the gorgeous pooch pictured above (and below, if you keep reading) is trotsky who is owned by my friend dom. dom is a great person to know as not only has she got a trotsky, but she is a superb and prolific jam, marmalade and chutney maker.
whenever we visit, david and i always end up peering into her preserves cupboard and then have to make the difficult decision about which jars to request.
i asked dom if she’d let me have details of one of her creations for this blog and the result is below. it’s also in the jar that trotsky is so excited about!
damsons are coming to the end of their season but if you do manage to get some – dom’s come from the park where she walks trotsky every morning and picking them usually involves her sitting on her husband john' s shoulders – give this recipe a try and let us know how you get on!
dom’s damson and apple chutney
1.5kg whole damsons
4 small bramley apples, peeled and roughly chopped
3 onions, peeled and chopped
1/4 cup brown sugar
2.5 cups white sugar
2.5 cups white wine vinegar
1/2 cup raisins
1 teaspoon ground ginger
1 teaspoon allspice powder
1 teaspoon ground cloves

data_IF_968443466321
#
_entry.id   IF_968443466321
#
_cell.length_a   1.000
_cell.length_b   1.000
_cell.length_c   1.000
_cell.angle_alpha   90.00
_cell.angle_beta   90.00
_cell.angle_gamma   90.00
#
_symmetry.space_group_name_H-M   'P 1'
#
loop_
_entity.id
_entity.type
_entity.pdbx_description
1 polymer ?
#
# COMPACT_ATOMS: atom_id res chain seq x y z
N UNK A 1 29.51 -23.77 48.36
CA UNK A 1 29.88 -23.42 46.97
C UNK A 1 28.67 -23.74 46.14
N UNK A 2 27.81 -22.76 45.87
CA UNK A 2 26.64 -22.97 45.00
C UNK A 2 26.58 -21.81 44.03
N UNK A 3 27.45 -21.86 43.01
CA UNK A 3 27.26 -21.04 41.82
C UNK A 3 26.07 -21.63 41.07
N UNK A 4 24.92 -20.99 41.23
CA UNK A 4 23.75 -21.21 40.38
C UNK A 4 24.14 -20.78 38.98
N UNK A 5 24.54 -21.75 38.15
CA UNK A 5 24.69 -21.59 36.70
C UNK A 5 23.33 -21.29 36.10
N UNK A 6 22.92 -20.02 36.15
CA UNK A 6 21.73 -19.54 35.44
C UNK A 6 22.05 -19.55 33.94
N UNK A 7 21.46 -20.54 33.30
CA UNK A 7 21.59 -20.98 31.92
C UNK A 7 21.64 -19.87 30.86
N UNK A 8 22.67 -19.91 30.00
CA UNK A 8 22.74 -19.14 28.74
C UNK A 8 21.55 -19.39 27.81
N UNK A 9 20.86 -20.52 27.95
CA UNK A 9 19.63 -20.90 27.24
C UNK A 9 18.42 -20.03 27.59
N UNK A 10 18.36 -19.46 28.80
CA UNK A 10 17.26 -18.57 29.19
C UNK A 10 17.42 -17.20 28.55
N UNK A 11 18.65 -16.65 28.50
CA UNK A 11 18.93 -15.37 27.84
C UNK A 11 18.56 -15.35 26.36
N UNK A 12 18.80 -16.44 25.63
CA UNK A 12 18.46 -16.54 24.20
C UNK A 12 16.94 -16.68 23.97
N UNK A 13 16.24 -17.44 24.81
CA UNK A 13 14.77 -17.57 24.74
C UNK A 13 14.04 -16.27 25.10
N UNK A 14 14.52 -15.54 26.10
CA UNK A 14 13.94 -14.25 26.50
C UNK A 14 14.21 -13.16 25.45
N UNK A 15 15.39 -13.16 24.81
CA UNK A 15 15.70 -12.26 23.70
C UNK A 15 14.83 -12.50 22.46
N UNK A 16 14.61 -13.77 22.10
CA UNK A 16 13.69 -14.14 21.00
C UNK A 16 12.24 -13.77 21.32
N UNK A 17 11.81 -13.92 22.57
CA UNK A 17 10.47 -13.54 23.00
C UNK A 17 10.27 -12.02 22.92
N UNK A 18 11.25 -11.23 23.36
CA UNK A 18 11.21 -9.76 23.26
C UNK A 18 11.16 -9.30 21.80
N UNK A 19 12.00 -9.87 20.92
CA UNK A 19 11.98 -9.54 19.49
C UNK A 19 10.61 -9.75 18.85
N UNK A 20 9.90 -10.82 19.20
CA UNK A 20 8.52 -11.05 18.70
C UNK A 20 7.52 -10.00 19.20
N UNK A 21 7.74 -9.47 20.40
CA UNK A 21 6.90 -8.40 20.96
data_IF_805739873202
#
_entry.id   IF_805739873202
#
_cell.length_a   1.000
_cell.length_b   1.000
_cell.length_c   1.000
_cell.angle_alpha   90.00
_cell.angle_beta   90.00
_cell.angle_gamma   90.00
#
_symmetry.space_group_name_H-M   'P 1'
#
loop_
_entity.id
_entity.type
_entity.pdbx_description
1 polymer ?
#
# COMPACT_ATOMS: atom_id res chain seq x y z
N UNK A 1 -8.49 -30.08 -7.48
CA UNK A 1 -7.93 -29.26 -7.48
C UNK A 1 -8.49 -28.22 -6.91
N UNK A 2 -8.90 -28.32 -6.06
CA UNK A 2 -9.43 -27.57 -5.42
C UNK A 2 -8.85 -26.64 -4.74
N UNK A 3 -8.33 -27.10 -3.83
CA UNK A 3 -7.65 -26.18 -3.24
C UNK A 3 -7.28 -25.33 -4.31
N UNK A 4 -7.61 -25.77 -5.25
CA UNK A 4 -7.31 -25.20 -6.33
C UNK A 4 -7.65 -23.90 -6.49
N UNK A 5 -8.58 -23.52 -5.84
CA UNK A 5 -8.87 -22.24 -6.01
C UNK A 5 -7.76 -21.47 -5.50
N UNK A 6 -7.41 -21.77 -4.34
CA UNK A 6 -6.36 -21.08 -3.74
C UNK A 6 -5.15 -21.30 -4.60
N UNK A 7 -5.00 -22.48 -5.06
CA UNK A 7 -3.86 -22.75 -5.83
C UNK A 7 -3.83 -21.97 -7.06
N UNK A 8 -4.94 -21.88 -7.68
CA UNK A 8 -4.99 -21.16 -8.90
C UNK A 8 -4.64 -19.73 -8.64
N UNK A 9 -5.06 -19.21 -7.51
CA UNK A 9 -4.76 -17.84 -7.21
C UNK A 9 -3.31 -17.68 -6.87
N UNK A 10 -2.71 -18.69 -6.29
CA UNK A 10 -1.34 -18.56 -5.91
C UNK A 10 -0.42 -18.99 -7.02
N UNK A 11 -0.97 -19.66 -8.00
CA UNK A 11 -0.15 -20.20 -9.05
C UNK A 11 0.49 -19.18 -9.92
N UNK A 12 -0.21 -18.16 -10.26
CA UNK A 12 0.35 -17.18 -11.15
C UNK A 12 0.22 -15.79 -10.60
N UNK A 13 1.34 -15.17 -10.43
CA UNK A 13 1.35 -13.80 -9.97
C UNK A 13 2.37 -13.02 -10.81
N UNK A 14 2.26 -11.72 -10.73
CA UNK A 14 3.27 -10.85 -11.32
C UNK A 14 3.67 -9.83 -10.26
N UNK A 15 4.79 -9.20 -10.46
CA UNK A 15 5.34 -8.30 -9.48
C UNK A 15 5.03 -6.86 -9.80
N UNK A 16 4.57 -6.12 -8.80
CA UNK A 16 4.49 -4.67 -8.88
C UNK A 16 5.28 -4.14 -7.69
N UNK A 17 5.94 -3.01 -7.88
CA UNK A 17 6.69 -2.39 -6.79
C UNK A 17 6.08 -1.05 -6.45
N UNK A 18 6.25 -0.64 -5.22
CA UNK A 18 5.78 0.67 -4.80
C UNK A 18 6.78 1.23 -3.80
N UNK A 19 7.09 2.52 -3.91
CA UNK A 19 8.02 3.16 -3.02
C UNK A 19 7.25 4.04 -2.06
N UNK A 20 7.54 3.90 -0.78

4 teaspoon white mustard seeds.
the most complicated bit about making chutney is protecting your home from the lingering smell... (though the finished article is worth it) so open the kitchen windows, put the fan on, and close the doors to the other rooms!
put all the ingredients in a preserving pan and bring slowly to the boil, checking that the sugar has dissolved before boiling point is reached. then simply simmer uncovered, stirring occasionally as you don't want it to stick, until the mixture is thick and pulpy – 30-45 minutes. as it cooks, the damsons will disintegrate and you can fish out their stones which will begin to float on the surface it ' s easier to remove them this way than to stone each fruit before you begin.
have some clean jars warming in the oven (150c) and put the lids in a jug and sterilise with boiling water. when the chutney's ready, pot it into the jars and put the lids on immediately. the books all say to wait until the chutney is cold before putting the lids on, but i never do (i also dispense with waxed paper discs and other such unnecessaries), because if the lids go on immediately, as the chutney cools it forms a vacuum seal within the jar, which helps the chutney to keep.
this chutney is best left to mature for about 8 weeks before eating - it's excellent with cold meat and especially cold game meats, so if you make some soon it's great for christmas, either as a present or to scoff yourself!